Today is Trans-Blogs for Obama Day. The Stonewall Democrats are sponsoring a cyber day on which the transgender community can publicly rally around Senator Obama. We can show him our support and our numbers on a full day of trans and ally fundraising for the good Senator from Illinois. Twenty years ago, I never envisioned a tranny community, much less a tranny community that could make itself heard on a national level.
When I’m out on tour, a question I’m most regularly asked is, “How far has the transgender movement come since your days, when you were transitioning?” I usually duck the question, because the answer isn’t as simple as “great” or “awful.” Over the last two decades, there have been some wonderful political and cultural advancements. Yet I’m pretty sure that I speak for the majority of trannies when I say that from our perspective, we could certainly use more change than what we’ve gotten over the last twenty years.
Here’s what it was like twenty years ago…
San Francisco, 1989—the year of the big earthquake. I’d just written my play, Hidden: A Gender—one of the earliest plays written and performed from a trans perspective. The piece was commissioned by Doug Holsclaw and Adele Prandini, at Theatre Rhinoceros. Dr. Noreen Barnes directed the show, which ran for three weeks in Theatre Rhino’s basement second stage.
A student from George Mason University in Arlington, Virginia was in the audience one night. She was a Womens’ Studies student, visiting San Francisco, and she loved our show. She returned to GMU, and excitedly persuaded Rose Pascarell (then an Assistant Professor of Sociology, now the Associate Dean of Student Life and a dear friend) to track me down and bring the show to Virginia. I booked a tour around that phone call. Cayenne Woods was our tour manager and tech czar. The cast was me, Justin Bond, and Sydney Erskine. I’ve stayed in close touch with all but Sydney over the last 20 years. (If anyone is in touch with Sydney, please give her my love and let her know I’d love to hook back up.)
Justin, Sydney, Cayenne and I toured the show to six cities and college campuses from late 1988 through to the Fall of 1990. Theatre Rhino invited us back to re-mount the show on the main stage. It was exciting. They gave us more money for scenery, props, and costumes. Advance ticket sales were great, but a handful of the theater’s subscribers cancelled their season tickets in protest over a transsexual play being performed at a lesbian and gay theater.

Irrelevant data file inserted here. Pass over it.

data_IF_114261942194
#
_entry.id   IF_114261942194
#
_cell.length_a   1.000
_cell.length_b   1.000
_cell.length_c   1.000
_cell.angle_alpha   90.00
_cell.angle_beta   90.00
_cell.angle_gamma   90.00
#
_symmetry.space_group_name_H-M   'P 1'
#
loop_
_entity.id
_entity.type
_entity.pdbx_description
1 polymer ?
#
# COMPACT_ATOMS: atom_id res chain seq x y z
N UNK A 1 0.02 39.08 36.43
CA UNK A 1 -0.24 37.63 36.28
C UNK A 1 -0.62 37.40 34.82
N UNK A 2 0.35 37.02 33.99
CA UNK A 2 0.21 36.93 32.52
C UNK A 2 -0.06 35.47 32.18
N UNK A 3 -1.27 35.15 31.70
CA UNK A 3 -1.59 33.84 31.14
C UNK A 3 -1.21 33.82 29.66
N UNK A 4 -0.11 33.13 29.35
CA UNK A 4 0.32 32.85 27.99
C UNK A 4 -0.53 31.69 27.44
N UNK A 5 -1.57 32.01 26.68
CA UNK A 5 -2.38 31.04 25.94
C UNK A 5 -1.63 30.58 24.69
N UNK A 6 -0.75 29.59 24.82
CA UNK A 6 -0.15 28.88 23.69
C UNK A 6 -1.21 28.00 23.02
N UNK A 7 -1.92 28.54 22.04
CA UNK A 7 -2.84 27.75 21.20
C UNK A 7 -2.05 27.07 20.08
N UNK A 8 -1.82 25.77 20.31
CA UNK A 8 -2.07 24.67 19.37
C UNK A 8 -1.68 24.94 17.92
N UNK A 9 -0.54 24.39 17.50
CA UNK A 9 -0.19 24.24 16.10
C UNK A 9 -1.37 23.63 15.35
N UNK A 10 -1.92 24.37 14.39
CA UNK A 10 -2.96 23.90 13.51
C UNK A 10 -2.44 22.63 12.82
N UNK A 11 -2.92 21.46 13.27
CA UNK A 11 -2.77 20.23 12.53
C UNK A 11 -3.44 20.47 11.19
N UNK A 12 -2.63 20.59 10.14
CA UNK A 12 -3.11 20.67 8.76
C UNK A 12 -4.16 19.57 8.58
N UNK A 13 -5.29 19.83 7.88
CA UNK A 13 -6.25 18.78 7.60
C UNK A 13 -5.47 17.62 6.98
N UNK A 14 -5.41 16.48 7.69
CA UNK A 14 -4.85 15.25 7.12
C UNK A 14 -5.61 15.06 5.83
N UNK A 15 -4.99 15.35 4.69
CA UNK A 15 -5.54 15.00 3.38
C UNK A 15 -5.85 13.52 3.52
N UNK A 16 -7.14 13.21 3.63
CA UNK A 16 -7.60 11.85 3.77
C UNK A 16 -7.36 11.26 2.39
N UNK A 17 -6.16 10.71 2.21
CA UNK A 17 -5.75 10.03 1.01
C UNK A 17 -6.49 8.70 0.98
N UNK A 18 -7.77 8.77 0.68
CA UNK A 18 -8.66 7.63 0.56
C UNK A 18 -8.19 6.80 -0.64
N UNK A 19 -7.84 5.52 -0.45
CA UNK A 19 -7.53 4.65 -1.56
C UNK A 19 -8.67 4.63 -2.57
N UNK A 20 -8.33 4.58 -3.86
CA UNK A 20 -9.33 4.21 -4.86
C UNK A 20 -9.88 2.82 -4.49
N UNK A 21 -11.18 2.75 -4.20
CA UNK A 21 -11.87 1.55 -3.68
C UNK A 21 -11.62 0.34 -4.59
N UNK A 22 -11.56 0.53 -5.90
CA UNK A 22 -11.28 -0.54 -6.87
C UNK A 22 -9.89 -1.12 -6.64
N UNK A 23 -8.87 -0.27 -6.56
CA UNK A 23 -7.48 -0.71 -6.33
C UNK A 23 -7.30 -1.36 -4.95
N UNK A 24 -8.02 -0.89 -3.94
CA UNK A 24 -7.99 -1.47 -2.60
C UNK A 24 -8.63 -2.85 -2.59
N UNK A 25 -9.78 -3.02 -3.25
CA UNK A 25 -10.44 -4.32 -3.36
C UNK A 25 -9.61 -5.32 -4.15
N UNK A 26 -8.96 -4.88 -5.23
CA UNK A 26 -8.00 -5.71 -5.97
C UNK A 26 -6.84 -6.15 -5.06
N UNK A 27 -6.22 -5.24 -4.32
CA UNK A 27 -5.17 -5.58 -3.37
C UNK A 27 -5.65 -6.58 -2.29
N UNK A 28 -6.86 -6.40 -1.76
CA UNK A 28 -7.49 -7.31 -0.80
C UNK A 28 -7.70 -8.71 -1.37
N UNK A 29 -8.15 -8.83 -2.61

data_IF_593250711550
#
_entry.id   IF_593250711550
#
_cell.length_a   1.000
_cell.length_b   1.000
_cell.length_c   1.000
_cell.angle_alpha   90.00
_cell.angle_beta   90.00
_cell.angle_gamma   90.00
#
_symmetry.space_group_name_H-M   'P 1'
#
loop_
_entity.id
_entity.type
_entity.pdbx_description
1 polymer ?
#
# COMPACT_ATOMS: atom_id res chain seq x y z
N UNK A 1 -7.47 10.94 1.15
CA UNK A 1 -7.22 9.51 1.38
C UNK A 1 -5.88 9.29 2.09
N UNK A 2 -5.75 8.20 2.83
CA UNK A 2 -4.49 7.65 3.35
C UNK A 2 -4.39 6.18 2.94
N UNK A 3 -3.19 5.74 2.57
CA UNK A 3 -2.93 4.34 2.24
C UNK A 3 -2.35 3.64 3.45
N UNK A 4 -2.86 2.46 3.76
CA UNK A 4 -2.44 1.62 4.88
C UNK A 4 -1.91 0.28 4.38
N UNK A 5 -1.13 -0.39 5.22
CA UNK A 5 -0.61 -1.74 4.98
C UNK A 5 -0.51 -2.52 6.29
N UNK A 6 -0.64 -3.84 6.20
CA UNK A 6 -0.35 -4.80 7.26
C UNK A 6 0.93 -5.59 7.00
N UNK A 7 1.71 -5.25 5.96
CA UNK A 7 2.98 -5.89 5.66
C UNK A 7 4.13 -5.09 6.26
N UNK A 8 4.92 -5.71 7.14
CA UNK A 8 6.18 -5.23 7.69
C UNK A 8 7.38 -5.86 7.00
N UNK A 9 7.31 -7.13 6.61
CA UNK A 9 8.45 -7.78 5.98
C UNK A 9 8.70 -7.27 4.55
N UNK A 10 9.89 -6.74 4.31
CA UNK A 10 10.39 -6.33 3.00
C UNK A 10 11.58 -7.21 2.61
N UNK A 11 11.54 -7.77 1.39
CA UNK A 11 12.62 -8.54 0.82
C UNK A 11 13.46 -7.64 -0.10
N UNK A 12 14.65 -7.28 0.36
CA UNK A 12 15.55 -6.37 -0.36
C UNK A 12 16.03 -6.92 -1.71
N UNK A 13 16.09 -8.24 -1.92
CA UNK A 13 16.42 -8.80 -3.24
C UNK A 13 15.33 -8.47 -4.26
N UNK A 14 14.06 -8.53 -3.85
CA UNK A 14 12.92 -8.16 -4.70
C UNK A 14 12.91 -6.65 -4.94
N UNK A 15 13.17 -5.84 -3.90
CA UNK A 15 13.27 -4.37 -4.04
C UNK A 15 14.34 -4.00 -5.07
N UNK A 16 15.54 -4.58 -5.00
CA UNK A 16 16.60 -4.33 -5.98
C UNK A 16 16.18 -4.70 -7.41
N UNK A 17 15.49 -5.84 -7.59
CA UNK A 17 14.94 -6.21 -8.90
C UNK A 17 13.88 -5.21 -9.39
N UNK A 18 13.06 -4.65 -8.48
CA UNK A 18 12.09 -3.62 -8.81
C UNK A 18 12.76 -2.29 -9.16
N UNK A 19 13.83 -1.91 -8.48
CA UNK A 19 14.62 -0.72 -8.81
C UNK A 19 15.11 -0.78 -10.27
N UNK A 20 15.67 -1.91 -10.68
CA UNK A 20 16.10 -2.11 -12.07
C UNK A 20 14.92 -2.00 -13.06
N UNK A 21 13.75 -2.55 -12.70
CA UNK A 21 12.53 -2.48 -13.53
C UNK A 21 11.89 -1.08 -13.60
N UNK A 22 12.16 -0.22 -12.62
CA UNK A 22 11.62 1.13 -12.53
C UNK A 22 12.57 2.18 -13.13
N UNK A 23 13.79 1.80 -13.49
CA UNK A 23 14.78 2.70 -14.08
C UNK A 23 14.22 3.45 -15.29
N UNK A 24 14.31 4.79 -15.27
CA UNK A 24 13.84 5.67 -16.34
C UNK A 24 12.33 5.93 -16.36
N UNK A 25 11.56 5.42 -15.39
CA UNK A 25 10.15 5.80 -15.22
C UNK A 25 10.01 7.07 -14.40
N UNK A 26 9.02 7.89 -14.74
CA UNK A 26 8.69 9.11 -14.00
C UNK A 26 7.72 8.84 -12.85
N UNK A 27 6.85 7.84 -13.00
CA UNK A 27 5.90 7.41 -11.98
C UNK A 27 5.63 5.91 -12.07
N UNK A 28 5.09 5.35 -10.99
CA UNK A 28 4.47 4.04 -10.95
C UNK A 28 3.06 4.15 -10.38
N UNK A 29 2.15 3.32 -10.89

We were all set to open the night of August 2nd, 1990—the same day that President George Herbert Walker Bush declared war on Iraq. We went ahead with our opening, but I gave a curtain speech at the top of the show: any advance ticket holder or subscriber who was too emotionally or politically wrapped up in protesting the war could leave with a full ticket refund, no questions asked. We gave the same offer to every audience member for the next four weeks of our run. A few left. Most stayed. The entire city was politically charged with anti-war sentiment and action. Queer artists across the nation had good reason to take whatever political action we could.
1990 was an election year, and Senator Jesse Helms of North Caroline was up for re-election. His challenger that year was Harvey Gantt, the mayor of Charlotte. Gantt wanted to become the nation’s sole black Senator. His campaign was reaching out across the nation, asking for donations. The Hidden: A Gender company and the staff of Theater Rhinoceros agreed to extend our run for one more weekend, and that we’d donate all box office proceedings to Gantt’s campaign.
As queer artists of the day, we had an axe to grind with Senator Helms. He was the guy who’d only a month earlier succeeded in defunding the National Endowment for the Arts, effectively cutting off most if not all government funding for queer artists. None of us had much money, but we were only too happy to hold fund-raising performances to help the man who sought to unseat the heretofore undefeated Senator Helms. We wrote Gantt’s campaign with our offer. We had an answer within days. Yes, said the Gantt campaign—they’d be very grateful for our donation, but could we please give it anonymously. They didn’t want a play about transsexuals associated with Mayor Gantt’s bid for election—surely we could understand that, they wrote. We turned them down. What sort of Congressional representation could we expect from a man who wouldn’t even mention our name? Helms fought a mean, nasty campaign and defeated Gantt.
Okay, it’s twenty years later. Trannies have many good reasons to vote for Obama. Mostly, it comes down respect, compassion, and equal rights across the outermost edges of our culture—not much of which seems possible under a McCain/Palin Administration. Barack Obama and Joe Biden seem like decent guys, both of them. I think they’re capable of initiating change that even we trannies can believe in.
So… how far has the transgender movement come? That’s what Trans-blogs for Obama Day is going to determine, with three measuring sticks:
1) How many Trans supportive voters can we put together in a day?
2) How much money are we going to raise for Senator Obama?
3) Will Senator Obama’s campaign acknowledge our contribution by name?
If you’re a tranny, or an ally—please dig deep. And remember—even a donation of $2-$5 will show the Obama campaign there’s another pro-Trans voter.
Our goal for Trans-blogs for Obama Day is 200 donors.
As of this posting, I’m joined in this campaign by these amazing and extraordinarily attractive Trans-bloggers: Riftgirl, Andrea James, Caprice Bellefleur, and Helen Boyd. If you’ve got a blog or Facebook account, please spread the word.
And keep your eye on Senator Obama’s campaign to see if he mentions our name.
Thank you, and here’s hoping for some change we really can believe in.
love & respect,